The natural aging process can make toileting a challenge for seniors. To make the daily toileting process easier, consider these tips:
Bathrooms can have slick, slippery floors and be a common place for seniors to experience falls. It is important to ensure your loved one can easily see the way to the restroom. One method of ensuring this is installing motion sensor lights that come on as soon as he or she passes through the doorways. Your loved one can then avoid searching for a light switch and will be less likely to fall.
To avoid unnecessary reaching or straining, it is important to keep hygiene products within reach of the toilet. If there are no shelves located near the toilet, consider filling a basket with hygiene products and placing it nearby. If your loved one experiences frequent accidents, consider including an extra change of clothing along with cleansing cloths and toilet paper. Keep the basket or shelf near the toilet well-stocked so your loved one always has what he or she needs to clean up.
As your loved one ages, arthritis and other health conditions that affect mobility make it more difficult to do certain things such as unbutton clothing. Try to always provide your loved one with accessible clothing that allows him or her to quickly get undressed. Examples include pants with elastic waistbands and side-opening undergarments that make clothing changes faster in the event of an accident.
If you know your loved one's general toileting schedule, you can prevent the rush to the restroom that accompanies an emergency. If your loved one has a consistent diet, it can be relatively easy to get to know your loved one’s schedule over time. For example, he or she may need to use the restroom a half hour after eating. The strategy would be to be near a restroom during this time.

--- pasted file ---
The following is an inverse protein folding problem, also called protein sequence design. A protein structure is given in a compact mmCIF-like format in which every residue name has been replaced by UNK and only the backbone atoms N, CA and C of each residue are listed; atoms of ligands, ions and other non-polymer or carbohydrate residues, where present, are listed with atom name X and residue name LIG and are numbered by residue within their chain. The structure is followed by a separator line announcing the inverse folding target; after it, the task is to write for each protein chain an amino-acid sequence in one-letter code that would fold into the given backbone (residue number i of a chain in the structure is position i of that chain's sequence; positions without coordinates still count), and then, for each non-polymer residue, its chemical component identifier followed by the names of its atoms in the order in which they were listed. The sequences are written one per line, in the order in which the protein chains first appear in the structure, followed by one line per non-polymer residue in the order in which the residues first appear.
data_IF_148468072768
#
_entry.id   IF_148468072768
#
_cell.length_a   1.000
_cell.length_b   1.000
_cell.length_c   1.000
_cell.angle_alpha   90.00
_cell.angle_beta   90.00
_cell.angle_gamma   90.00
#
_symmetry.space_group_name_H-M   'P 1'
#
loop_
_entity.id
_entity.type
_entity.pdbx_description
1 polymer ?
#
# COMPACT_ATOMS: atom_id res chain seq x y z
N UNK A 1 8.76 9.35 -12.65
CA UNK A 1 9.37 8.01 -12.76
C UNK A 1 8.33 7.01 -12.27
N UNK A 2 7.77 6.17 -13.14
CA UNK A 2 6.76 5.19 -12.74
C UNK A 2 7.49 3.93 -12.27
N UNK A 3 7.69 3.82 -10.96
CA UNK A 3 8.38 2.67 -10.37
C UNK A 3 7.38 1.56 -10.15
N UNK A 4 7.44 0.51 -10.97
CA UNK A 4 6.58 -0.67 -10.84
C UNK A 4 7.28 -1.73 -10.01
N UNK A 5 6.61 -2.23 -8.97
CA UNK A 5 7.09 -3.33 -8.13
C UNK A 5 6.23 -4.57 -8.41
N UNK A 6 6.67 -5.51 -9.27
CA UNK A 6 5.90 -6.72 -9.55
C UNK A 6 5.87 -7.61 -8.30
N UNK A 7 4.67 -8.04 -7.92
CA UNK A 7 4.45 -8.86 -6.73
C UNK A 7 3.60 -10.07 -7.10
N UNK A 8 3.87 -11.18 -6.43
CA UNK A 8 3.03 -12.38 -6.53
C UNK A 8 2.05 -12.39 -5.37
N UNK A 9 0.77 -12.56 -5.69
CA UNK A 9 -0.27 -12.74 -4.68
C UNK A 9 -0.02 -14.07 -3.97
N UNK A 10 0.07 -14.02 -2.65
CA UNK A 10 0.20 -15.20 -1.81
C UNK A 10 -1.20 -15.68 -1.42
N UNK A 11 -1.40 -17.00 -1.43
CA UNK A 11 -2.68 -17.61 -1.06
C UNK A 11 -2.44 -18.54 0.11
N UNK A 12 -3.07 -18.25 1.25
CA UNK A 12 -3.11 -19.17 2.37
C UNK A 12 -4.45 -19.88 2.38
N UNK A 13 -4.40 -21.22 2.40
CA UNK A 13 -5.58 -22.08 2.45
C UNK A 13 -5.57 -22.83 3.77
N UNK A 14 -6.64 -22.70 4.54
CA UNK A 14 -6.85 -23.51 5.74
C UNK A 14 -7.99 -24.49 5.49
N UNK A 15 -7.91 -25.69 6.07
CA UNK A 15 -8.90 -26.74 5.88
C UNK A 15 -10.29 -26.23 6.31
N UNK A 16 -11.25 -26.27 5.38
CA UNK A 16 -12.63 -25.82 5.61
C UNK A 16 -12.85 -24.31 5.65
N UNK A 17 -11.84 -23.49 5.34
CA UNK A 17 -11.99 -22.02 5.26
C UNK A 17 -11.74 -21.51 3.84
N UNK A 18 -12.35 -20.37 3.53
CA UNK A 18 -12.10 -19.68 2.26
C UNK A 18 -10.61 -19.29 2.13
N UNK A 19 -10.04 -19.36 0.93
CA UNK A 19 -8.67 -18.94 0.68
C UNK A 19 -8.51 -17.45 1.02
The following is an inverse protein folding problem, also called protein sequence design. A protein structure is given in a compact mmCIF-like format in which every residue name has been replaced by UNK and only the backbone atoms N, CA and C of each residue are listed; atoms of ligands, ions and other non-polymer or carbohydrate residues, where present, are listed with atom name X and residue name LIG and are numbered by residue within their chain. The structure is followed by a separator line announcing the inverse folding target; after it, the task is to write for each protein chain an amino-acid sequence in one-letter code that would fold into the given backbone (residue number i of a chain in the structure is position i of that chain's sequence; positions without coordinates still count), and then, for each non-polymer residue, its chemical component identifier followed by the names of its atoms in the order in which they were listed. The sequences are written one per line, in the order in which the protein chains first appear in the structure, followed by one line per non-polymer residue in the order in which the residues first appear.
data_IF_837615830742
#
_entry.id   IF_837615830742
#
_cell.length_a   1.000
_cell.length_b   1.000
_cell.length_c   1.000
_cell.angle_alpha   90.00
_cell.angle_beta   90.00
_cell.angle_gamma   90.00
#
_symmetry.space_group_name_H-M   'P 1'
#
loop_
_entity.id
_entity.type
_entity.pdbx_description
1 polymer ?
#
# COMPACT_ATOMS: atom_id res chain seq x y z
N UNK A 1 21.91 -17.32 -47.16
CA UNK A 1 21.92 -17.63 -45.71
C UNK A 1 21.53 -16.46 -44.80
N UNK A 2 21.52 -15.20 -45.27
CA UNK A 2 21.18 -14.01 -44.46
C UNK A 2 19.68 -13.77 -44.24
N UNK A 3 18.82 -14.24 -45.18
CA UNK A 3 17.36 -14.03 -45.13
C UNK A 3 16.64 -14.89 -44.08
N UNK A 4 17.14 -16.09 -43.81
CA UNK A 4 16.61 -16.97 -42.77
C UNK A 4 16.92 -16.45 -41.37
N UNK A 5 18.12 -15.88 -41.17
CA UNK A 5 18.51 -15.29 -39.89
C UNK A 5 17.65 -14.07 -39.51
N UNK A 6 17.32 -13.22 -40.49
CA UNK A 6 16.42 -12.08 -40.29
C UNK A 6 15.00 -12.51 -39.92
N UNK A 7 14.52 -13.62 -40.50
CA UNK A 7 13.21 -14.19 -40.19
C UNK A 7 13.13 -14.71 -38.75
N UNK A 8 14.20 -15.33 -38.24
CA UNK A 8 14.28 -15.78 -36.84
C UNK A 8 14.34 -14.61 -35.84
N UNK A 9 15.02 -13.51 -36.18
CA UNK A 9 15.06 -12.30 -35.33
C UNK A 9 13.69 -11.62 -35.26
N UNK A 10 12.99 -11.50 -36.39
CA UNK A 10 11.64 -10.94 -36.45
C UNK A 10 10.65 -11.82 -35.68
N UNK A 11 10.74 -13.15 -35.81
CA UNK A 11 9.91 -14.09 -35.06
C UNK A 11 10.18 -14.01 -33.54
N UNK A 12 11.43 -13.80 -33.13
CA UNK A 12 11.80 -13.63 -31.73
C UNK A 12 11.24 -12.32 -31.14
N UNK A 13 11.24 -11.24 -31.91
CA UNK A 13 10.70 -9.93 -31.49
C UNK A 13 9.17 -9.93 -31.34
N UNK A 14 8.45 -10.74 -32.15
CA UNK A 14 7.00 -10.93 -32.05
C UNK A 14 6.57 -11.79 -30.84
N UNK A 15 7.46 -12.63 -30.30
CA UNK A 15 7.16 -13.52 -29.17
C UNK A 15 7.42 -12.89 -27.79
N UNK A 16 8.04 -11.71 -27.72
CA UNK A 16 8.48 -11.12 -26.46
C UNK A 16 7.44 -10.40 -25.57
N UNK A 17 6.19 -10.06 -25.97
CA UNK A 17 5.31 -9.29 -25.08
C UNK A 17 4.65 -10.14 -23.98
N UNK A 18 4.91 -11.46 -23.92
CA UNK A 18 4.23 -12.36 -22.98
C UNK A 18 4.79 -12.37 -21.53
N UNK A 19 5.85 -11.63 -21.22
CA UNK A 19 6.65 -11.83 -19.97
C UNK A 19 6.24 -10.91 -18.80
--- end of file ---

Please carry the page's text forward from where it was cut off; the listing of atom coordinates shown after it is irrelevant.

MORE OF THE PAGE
There are numerous mobility aids available that promote independence during toileting. For example, you can easily create special button opener aids using household items. Alternatively, your loved one may benefit from using a special reaching arm that attaches to toilet paper or personal cleaning cloths so he or she can manage hygiene independently. Lastly, just having a handrail nearby can make it much easier for seniors to sit down and stand up without having to call for help.
Some seniors that have difficulty toileting independently may avoid asking their caregivers for help out of embarrassment. If you find this is the case with your loved one, consider arranging for a professional caregiver to provide assistance. This would allow your loved one privacy and dignity in the family while also ensuring he or she has help managing personal hygiene.